By Soulskill from Slashdot's shades-of-the-wii department
An anonymous reader writes: "Ouya, the Kickstarted, Android-based gaming console, had a much easier time selling people the idea of a mini-console than selling people on the console itself. Once people got over the excitement of seeing an indie console break into the market, they asked, 'Wait, why would I want to play Android games on my living room TV?' Almost a year has passed, and we're finally seeing an answer to that question: party gaming. It's one thing to play a console against your friends online, but when you get a bunch of people in the same room, most console games are too deep and complex to just pick up and play in a fun, semi-competitive way. The person who owns the fighting game is going to mop the floor with everyone else. Mobile games, on the other hand, are often incredibly simple, and Ouya forces every game to have a free trial, so you can easily weed out the ones that aren't good for groups. For example: 'In Hidden In Plain Sight, your character is one ninja lost in a sea of CPU-controlled ninjas with exactly the same texture. In the first few seconds, you have to walk left, right, up, down, anything that will let you understand which of the characters on the screen is yours. Once you've got that, you have to figure out your opponents. Any move that doesn't look like is performed by the AI could give you away.'"Read Replies (0)
By timothy from Slashdot's exploding-dye-packs department
First time accepted submitter Dufflepod (3656815)
writes "After yet another hardware purchase last week, I realized with some alarm just how drastically an enterprising burglar could increase the crapulence quotient of my life if they ever made off with my hardware. The house is alarmed, but much to my annoyance it isn't always set when people go out for any length of time. Ideally I want to 'alarm' the expensive items among my various PCs, UPS, NAS box, test equipment, and some of the sundry other gadgets & gizmos I require to stroke my inner geek. Over the past few days I have spent hours Googling for every combination of "anti-theft perimeter alarm radius motion detector vibration wireless" etc etc.. I have found various possible solutions, though the cost of some of them does make my eyes water (eg SonicShock @ €150/box). Has anyone out there decided to bite-the-bullet and protect their kit with decent alarms, and do you have any suggested 'do's & don'ts'?"
So how would you secure valuable items
, as opposed to securing the entire place
?Read Replies (0)
By timothy from Slashdot's let's-say-this-is-jeopardy department
An anonymous reader writes with some snippets pulled from a lengthy Q&A session at The New Yorker
with former NSA head Keith Alexander
, in which Alexander defends the collection of metadata by U.S. spy agencies both abroad and within the United States: "The probability of an attack getting through to the United States, just based on the sheer numbers, from 2012 to 2013, that I gave you—look at the statistics. If you go from just eleven thousand to twenty thousand, what does that tell you? That's more. That's fair, right? [..] These aren't my stats. The University of Maryland does it for the State Department. [...] The probability is growing. What I saw at N.S.A. is that there is a lot more coming our way. Just as someone is revealing all the tools and the capabilities we have. What that tells me is we're at greater risk. I can't measure it. You can't say, Well, is that enough to get through? I don't know. It means that the intel community, the military community, and law enforcement are going to work harder."Read Replies (0)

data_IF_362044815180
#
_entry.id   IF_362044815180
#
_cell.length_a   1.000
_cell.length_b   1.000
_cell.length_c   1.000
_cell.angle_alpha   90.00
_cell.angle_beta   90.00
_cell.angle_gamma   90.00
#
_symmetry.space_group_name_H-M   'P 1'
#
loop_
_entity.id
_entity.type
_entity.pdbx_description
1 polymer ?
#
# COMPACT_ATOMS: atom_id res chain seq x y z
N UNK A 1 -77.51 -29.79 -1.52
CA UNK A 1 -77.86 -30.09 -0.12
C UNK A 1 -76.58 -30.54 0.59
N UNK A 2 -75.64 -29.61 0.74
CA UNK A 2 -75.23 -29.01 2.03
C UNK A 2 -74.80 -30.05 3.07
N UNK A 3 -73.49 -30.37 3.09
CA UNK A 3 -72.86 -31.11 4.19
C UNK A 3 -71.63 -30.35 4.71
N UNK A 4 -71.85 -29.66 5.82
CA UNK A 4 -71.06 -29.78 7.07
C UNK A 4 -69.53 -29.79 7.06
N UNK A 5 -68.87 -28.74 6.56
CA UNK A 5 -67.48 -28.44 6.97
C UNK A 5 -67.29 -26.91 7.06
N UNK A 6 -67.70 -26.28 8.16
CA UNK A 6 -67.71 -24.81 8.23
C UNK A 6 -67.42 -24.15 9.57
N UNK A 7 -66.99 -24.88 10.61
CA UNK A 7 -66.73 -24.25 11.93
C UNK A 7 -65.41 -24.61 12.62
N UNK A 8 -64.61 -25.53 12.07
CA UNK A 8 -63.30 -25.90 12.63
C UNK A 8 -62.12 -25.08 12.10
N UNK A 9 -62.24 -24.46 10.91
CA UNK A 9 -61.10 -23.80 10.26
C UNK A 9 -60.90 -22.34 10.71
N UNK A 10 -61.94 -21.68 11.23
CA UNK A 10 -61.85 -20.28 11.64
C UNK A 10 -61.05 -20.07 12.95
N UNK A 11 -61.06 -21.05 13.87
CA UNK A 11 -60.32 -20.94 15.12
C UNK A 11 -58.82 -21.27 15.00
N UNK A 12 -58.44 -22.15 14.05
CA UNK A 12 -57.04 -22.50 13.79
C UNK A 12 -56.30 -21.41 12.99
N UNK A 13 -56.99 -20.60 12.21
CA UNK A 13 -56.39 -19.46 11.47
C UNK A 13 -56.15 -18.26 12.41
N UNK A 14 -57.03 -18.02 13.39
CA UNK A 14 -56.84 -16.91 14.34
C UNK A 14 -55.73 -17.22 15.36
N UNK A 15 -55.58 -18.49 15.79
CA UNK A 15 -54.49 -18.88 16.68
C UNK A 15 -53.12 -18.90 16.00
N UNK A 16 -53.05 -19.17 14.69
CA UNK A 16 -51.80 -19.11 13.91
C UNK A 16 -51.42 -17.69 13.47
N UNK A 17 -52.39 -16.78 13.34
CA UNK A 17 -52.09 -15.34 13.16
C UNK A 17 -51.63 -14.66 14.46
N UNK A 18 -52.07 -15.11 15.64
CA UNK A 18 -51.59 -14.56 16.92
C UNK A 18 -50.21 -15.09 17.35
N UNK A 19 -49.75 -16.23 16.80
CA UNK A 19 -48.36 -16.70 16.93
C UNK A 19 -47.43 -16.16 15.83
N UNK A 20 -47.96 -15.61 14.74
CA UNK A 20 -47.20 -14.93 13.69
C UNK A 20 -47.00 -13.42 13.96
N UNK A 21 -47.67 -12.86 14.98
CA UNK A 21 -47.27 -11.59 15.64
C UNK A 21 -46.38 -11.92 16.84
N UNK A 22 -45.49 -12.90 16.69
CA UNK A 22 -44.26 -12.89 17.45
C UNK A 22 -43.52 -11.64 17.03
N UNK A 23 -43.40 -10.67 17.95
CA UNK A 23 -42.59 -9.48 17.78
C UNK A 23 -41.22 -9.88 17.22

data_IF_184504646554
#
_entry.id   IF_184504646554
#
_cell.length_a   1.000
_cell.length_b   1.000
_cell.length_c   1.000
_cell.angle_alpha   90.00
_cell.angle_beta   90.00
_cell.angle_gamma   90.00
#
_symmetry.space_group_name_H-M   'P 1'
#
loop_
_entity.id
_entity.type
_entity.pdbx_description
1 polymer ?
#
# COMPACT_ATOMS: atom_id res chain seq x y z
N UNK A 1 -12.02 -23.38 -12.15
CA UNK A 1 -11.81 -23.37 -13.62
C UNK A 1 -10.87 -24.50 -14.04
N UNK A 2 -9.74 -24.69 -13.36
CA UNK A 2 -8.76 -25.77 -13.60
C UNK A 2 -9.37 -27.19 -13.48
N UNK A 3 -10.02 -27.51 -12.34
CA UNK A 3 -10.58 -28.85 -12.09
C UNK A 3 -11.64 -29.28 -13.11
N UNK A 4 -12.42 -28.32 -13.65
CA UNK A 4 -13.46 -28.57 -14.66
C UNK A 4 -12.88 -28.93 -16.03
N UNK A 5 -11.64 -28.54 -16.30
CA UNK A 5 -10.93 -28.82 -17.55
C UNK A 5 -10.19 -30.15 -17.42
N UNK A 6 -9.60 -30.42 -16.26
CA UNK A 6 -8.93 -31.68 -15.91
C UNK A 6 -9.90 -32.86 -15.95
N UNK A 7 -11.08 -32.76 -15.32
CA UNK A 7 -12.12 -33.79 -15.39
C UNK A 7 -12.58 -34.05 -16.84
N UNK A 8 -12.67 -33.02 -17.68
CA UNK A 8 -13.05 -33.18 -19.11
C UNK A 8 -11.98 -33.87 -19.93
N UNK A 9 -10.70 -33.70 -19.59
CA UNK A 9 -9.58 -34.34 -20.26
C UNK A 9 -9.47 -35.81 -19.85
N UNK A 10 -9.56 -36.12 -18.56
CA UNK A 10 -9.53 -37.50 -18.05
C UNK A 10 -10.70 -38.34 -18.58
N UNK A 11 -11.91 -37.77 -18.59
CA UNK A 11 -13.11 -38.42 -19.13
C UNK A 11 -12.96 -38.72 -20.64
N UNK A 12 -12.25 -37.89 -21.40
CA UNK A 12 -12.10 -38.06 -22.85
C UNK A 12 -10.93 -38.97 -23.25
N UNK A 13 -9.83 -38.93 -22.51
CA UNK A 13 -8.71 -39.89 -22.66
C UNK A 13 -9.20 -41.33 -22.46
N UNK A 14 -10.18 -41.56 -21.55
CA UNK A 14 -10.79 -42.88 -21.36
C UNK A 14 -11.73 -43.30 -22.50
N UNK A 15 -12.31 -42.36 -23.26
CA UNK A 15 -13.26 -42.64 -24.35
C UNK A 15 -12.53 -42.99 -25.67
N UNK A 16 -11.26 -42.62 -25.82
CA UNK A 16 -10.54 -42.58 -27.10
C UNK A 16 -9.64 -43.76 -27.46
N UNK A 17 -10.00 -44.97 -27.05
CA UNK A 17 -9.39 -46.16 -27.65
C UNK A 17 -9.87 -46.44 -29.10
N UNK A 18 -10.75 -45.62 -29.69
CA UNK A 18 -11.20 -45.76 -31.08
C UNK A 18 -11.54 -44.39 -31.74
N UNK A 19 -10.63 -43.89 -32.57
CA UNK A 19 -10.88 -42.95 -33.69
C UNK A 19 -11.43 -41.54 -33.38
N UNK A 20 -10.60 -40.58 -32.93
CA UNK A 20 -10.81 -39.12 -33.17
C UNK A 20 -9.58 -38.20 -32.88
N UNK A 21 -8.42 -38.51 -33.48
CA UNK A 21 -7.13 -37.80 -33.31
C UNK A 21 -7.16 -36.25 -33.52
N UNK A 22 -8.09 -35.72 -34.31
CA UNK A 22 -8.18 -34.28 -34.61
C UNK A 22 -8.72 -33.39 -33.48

By timothy from Slashdot's won't-happen-again department
As reported by TheNextWeb, the extended outage of the authentication mechanism of Adobe's Creative Cloud service
<a>has been resolved</a>. From the story: 'According to a series of tweets: 'Adobe ID issue is resolved. We are bringing services back online. We will share more details once we confirm everything is working.' Adobe said further, 'We have restored Adobe login services and all services are now online. We will be sharing a complete update on the outage soon.' and 'We know we let you down. We apologize and are working to ensure it doesn't happen again."'
A good time to revisit this prediction from last year about how going to an all-cloud, all-subscription model might hurt customers
.Read Replies (0)
By timothy from Slashdot's omg-send-3+-ambos-&-type-0-blood-pls-lol department
writes "After it was long rumored and discussed about, the ability to text 911 in case of emergency is slowly rolling out in the United States to subscribers of AT&T, Sprint, T-Mobile and Verizon Wireless. For the time being, the service is available in areas of Colorado, Georgia, Illinois, Indiana, Iowa, Maine, Maryland, Montana, New York, North Carolina, Ohio, Pennsylvania, South Carolina, Texas, Vermont and Virginia. According to the FCC, the service will gradually roll out to more areas and by the end of this year, virtually anyone with a cellphone and enough service will be able to make use of it. Which means that all carriers will support it."
TechCrunch has a deeper article that explains why "you probably can't use it yet
," and links to the FCC's own explanation of the service
.Read Replies (0)